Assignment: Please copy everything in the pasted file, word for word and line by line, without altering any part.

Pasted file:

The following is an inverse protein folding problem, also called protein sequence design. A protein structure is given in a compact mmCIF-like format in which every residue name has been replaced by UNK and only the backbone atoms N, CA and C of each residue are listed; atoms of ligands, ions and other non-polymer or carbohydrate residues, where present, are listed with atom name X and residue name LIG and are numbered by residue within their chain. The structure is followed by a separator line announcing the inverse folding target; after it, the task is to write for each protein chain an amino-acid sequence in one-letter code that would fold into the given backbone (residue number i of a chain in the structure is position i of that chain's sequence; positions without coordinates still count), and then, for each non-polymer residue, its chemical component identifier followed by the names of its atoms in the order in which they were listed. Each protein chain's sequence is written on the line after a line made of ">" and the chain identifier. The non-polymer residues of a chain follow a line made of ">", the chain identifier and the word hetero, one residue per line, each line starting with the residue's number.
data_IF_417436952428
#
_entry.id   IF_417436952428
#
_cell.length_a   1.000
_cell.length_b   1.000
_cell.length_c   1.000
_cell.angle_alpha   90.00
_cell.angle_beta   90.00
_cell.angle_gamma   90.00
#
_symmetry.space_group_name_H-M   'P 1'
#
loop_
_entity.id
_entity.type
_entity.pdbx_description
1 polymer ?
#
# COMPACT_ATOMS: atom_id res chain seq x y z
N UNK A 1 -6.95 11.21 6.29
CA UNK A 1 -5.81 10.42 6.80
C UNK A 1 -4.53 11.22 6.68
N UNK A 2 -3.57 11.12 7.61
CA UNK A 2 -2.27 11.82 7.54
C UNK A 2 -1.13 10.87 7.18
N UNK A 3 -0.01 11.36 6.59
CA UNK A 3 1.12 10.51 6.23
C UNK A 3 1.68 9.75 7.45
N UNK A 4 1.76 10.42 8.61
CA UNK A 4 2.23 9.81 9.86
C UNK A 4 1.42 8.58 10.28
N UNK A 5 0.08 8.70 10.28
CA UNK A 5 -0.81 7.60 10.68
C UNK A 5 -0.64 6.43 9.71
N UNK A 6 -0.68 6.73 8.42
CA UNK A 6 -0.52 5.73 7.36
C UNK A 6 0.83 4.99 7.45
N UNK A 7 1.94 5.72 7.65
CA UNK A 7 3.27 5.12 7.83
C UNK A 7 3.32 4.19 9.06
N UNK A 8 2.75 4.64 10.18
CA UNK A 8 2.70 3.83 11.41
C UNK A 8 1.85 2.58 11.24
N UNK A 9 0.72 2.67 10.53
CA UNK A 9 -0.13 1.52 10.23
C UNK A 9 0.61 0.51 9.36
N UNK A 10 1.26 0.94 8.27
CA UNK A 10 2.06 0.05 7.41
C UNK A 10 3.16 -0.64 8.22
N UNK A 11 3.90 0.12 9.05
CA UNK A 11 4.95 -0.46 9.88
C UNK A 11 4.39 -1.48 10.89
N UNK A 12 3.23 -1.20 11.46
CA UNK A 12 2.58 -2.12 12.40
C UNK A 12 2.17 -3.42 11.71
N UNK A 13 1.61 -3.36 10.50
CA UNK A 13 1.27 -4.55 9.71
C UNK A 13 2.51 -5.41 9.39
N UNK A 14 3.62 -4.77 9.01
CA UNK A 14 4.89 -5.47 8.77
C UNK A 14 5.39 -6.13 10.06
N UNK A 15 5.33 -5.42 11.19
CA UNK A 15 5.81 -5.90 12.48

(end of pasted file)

The following is an inverse protein folding problem, also called protein sequence design. A protein structure is given in a compact mmCIF-like format in which every residue name has been replaced by UNK and only the backbone atoms N, CA and C of each residue are listed; atoms of ligands, ions and other non-polymer or carbohydrate residues, where present, are listed with atom name X and residue name LIG and are numbered by residue within their chain. The structure is followed by a separator line announcing the inverse folding target; after it, the task is to write for each protein chain an amino-acid sequence in one-letter code that would fold into the given backbone (residue number i of a chain in the structure is position i of that chain's sequence; positions without coordinates still count), and then, for each non-polymer residue, its chemical component identifier followed by the names of its atoms in the order in which they were listed. Each protein chain's sequence is written on the line after a line made of ">" and the chain identifier. The non-polymer residues of a chain follow a line made of ">", the chain identifier and the word hetero, one residue per line, each line starting with the residue's number.
data_IF_417436952428
#
_entry.id   IF_417436952428
#
_cell.length_a   1.000
_cell.length_b   1.000
_cell.length_c   1.000
_cell.angle_alpha   90.00
_cell.angle_beta   90.00
_cell.angle_gamma   90.00
#
_symmetry.space_group_name_H-M   'P 1'
#
loop_
_entity.id
_entity.type
_entity.pdbx_description
1 polymer ?
#
# COMPACT_ATOMS: atom_id res chain seq x y z
N UNK A 1 -6.95 11.21 6.29
CA UNK A 1 -5.81 10.42 6.80
C UNK A 1 -4.53 11.22 6.68
N UNK A 2 -3.57 11.12 7.61
CA UNK A 2 -2.27 11.82 7.54
C UNK A 2 -1.13 10.87 7.18
N UNK A 3 -0.01 11.36 6.59
CA UNK A 3 1.12 10.51 6.23
C UNK A 3 1.68 9.75 7.45
N UNK A 4 1.76 10.42 8.61
CA UNK A 4 2.23 9.81 9.86
C UNK A 4 1.42 8.58 10.28
N UNK A 5 0.08 8.70 10.28
CA UNK A 5 -0.81 7.60 10.68
C UNK A 5 -0.64 6.43 9.71
N UNK A 6 -0.68 6.73 8.42
CA UNK A 6 -0.52 5.73 7.36
C UNK A 6 0.83 4.99 7.45
N UNK A 7 1.94 5.72 7.65
CA UNK A 7 3.27 5.12 7.83
C UNK A 7 3.32 4.19 9.06
N UNK A 8 2.75 4.64 10.18
CA UNK A 8 2.70 3.83 11.41
C UNK A 8 1.85 2.58 11.24
N UNK A 9 0.72 2.67 10.53
CA UNK A 9 -0.13 1.52 10.23
C UNK A 9 0.61 0.51 9.36
N UNK A 10 1.26 0.94 8.27
CA UNK A 10 2.06 0.05 7.41
C UNK A 10 3.16 -0.64 8.22
N UNK A 11 3.90 0.12 9.05
CA UNK A 11 4.95 -0.46 9.88
C UNK A 11 4.39 -1.48 10.89
N UNK A 12 3.23 -1.20 11.46
CA UNK A 12 2.58 -2.12 12.40
C UNK A 12 2.17 -3.42 11.71
N UNK A 13 1.61 -3.36 10.50
CA UNK A 13 1.27 -4.55 9.71
C UNK A 13 2.51 -5.41 9.39
N UNK A 14 3.62 -4.77 9.01
CA UNK A 14 4.89 -5.47 8.77
C UNK A 14 5.39 -6.13 10.06
N UNK A 15 5.33 -5.42 11.19
CA UNK A 15 5.81 -5.90 12.48